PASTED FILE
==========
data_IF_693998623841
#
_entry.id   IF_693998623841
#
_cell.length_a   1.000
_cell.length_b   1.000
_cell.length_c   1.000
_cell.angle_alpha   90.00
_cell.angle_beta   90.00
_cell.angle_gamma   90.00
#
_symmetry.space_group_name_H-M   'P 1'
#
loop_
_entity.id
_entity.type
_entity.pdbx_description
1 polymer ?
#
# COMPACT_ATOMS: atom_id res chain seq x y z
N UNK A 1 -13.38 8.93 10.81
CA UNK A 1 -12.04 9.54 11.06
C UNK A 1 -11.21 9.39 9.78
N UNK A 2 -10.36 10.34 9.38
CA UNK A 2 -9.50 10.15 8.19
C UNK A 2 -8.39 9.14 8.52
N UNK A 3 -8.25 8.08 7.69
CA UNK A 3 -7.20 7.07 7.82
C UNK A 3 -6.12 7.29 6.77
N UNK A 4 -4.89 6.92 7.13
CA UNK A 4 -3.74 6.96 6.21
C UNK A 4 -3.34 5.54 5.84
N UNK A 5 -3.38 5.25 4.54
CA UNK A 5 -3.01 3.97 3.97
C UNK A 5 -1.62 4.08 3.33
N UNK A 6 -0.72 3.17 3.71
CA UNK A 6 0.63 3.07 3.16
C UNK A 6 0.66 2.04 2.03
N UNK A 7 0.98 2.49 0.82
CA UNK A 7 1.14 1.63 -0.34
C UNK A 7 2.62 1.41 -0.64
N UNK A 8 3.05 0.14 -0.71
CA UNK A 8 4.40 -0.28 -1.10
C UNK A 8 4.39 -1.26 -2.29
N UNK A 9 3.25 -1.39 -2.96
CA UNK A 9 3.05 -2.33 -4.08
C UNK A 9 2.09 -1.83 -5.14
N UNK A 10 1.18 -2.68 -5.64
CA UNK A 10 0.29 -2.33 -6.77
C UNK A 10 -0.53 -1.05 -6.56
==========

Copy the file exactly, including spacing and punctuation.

data_IF_693998623841
#
_entry.id   IF_693998623841
#
_cell.length_a   1.000
_cell.length_b   1.000
_cell.length_c   1.000
_cell.angle_alpha   90.00
_cell.angle_beta   90.00
_cell.angle_gamma   90.00
#
_symmetry.space_group_name_H-M   'P 1'
#
loop_
_entity.id
_entity.type
_entity.pdbx_description
1 polymer ?
#
# COMPACT_ATOMS: atom_id res chain seq x y z
N UNK A 1 -13.38 8.93 10.81
CA UNK A 1 -12.04 9.54 11.06
C UNK A 1 -11.21 9.39 9.78
N UNK A 2 -10.36 10.34 9.38
CA UNK A 2 -9.50 10.15 8.19
C UNK A 2 -8.39 9.14 8.52
N UNK A 3 -8.25 8.08 7.69
CA UNK A 3 -7.20 7.07 7.82
C UNK A 3 -6.12 7.29 6.77
N UNK A 4 -4.89 6.92 7.13
CA UNK A 4 -3.74 6.96 6.21
C UNK A 4 -3.34 5.54 5.84
N UNK A 5 -3.38 5.25 4.54
CA UNK A 5 -3.01 3.97 3.97
C UNK A 5 -1.62 4.08 3.33
N UNK A 6 -0.72 3.17 3.71
CA UNK A 6 0.63 3.07 3.16
C UNK A 6 0.66 2.04 2.03
N UNK A 7 0.98 2.49 0.82
CA UNK A 7 1.14 1.63 -0.34
C UNK A 7 2.62 1.41 -0.64
N UNK A 8 3.05 0.14 -0.71
CA UNK A 8 4.40 -0.28 -1.10
C UNK A 8 4.39 -1.26 -2.29
N UNK A 9 3.25 -1.39 -2.96
CA UNK A 9 3.05 -2.33 -4.08
C UNK A 9 2.09 -1.83 -5.14
N UNK A 10 1.18 -2.68 -5.64
CA UNK A 10 0.29 -2.33 -6.77
C UNK A 10 -0.53 -1.05 -6.56